Nuclear magnetic and quadrupole resonance studies of local environments in magnetic and superconducting systems

Date of Completion

January 2006


Physics, Condensed Matter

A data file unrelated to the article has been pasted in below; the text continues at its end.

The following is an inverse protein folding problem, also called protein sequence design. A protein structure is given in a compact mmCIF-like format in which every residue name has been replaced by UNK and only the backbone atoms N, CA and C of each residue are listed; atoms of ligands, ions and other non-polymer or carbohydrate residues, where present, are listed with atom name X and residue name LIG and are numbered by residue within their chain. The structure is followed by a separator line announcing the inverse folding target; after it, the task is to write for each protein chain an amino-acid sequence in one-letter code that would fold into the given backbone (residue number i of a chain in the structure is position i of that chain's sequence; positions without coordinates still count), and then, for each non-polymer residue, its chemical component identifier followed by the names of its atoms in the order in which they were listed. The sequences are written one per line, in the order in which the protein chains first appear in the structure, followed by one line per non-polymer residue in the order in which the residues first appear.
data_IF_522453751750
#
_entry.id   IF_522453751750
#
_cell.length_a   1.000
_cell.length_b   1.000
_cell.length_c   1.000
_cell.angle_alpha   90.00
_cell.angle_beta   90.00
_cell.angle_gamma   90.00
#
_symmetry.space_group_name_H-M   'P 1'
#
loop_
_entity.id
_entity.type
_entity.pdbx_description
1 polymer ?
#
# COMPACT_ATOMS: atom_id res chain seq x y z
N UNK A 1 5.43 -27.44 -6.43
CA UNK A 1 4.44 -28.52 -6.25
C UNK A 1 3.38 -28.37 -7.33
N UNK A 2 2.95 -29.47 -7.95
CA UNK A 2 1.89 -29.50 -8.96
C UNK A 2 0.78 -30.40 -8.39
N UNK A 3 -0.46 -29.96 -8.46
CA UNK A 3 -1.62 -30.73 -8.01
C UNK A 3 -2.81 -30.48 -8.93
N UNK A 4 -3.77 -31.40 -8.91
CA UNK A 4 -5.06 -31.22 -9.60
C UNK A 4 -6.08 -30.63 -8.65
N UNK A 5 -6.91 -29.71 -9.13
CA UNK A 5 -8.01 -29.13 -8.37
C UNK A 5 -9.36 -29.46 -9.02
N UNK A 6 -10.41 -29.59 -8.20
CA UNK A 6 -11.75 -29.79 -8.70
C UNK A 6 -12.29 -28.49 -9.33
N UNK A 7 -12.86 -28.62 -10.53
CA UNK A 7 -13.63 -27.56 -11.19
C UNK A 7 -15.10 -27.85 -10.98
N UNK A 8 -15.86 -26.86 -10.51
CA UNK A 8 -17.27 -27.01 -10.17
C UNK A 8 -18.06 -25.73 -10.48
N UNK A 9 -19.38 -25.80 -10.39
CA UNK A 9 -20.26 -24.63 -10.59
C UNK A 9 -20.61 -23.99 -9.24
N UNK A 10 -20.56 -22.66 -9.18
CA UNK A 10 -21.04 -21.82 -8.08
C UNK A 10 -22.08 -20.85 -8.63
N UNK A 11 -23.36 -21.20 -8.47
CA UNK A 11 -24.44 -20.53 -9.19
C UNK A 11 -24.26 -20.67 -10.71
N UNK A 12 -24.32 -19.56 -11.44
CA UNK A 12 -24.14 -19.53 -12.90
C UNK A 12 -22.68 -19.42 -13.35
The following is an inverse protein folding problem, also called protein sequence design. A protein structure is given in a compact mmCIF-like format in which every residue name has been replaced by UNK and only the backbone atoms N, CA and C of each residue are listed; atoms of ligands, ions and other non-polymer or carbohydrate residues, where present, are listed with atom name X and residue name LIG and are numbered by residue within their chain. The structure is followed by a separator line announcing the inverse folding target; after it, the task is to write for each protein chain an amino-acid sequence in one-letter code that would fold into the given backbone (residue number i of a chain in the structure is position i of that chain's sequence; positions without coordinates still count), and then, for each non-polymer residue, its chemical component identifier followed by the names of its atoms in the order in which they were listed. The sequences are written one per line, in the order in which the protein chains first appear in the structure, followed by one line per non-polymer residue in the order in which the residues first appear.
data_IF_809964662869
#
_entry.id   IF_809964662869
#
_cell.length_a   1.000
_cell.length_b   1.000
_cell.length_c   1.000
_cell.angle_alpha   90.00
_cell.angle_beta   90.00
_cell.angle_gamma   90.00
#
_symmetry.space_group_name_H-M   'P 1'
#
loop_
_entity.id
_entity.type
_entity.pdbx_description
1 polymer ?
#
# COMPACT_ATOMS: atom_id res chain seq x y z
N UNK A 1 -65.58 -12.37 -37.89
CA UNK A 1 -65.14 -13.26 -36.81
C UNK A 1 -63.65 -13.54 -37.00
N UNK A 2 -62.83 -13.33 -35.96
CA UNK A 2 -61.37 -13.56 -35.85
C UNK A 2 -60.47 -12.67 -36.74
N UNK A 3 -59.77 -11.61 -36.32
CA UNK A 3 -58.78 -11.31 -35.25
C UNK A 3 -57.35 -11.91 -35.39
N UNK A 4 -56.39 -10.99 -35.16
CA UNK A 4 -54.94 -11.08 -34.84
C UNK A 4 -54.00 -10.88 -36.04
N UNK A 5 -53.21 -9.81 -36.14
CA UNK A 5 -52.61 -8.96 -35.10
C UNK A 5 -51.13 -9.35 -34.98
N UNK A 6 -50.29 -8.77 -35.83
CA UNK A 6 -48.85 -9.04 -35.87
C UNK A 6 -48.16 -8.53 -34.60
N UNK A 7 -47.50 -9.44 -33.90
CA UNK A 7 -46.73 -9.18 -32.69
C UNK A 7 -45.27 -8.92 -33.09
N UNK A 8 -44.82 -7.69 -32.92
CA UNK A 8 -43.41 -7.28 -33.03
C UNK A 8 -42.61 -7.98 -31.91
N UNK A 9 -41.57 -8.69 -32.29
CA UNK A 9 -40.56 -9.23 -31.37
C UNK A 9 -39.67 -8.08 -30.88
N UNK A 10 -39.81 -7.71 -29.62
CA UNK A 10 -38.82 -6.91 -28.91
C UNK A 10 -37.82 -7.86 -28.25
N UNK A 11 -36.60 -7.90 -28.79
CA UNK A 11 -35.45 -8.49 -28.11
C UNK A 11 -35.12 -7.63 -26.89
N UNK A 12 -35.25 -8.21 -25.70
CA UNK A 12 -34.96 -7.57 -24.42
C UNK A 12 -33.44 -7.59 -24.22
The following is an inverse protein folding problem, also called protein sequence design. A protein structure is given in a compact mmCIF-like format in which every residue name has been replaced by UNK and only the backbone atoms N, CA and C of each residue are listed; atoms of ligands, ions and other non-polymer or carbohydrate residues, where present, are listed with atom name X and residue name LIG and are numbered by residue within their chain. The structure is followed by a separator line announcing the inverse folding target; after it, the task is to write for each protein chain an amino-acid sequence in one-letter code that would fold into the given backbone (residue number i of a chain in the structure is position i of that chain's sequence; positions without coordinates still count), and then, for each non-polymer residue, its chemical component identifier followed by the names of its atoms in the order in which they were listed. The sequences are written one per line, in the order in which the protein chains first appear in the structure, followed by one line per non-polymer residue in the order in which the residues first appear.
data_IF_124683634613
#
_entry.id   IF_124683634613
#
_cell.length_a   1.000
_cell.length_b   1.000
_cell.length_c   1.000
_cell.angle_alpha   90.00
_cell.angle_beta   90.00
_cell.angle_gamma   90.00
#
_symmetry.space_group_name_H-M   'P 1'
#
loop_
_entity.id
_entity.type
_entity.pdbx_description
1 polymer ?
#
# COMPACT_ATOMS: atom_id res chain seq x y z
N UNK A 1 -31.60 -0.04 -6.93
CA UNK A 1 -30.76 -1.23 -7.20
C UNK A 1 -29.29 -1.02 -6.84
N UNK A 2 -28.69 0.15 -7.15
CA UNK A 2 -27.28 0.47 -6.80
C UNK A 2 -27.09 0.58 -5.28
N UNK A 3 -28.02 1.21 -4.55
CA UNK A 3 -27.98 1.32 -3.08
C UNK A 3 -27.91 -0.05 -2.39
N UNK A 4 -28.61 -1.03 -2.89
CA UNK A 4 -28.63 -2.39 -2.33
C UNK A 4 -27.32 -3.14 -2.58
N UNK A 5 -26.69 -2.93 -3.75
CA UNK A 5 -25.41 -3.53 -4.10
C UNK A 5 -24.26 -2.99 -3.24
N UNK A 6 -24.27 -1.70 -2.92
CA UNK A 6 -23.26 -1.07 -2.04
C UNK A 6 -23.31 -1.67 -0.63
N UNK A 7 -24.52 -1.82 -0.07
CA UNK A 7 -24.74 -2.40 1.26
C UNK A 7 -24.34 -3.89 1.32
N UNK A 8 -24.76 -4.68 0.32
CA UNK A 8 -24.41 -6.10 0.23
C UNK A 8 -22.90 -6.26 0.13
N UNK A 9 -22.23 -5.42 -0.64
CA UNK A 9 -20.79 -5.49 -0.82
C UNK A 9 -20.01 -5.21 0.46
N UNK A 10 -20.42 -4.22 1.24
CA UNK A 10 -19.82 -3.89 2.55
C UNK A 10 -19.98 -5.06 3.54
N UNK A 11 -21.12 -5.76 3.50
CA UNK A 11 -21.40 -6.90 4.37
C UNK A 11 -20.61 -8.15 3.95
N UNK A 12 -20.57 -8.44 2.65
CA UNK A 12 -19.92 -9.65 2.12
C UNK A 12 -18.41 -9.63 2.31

Spin-echo nuclear magnetic and quadrupole resonance (NMR/NQR) studies, along with complementary x-ray diffraction and bulk magnetization measurements, have been carried out on the magnetic superconducting system RuSr2RECu 2O8 (RE 1212, RE = Gd or Eu) and systems based on or derived from SrRuO3. ^ In RE1212, two sets of Ru NMR signals are found, indicating the existence of a mixed valence for Ru. This result suggests a hole doping mechanism to account for the superconductivity that originates in the CuO2 planes. The evolution of the Ru NMR spectra in external magnetic fields provides information concerning the magnetic structure of the Ru sublattice which is consistent with the previously proposed type-I antiferromagnetic (AFM) structure. Based on this model, the interplane magnetic coupling and the in-plane spin-flop critical field are determined. ^ While substituting for the Ru-site in SrRuO3, Mn and vacancies suppress the ferromagnetic (FM) ordering temperature drastically. Cr, on the other hand, increases the ordering temperature. The valence states for Mn, Cr, and Ru are determined from the NMR spectra, which, combined with dc magnetization, also provide information with regard to the various magnetic interactions. The hybridization of the Ru 4d and Mn or Cr 3d orbitals is believed to play a key role in the variation of the ordering temperature. ^ Upon cooling, three consecutive and distinct magnetic transitions are observed for Sr2RuGdO6 at T1 = 33 K, T2 = 17, and T3 < 2 K which are attributed to the Ru-Ru, Ru-Gd, and Gd-Gd AFM interactions, respectively. Weak FM is associated with the transition at 17 K. These features point to the unique role played by Gd in this system. Ru NMR spectra, in the presence of an external magnetic field, demonstrate the existence of a FM phase in the AFM matrix which behaves superparamagnetically. These results strongly suggest that, at low temperature, the magnetic ground state of Sr2RuGdO6 involves complex coexistence and competition of different interactions. ^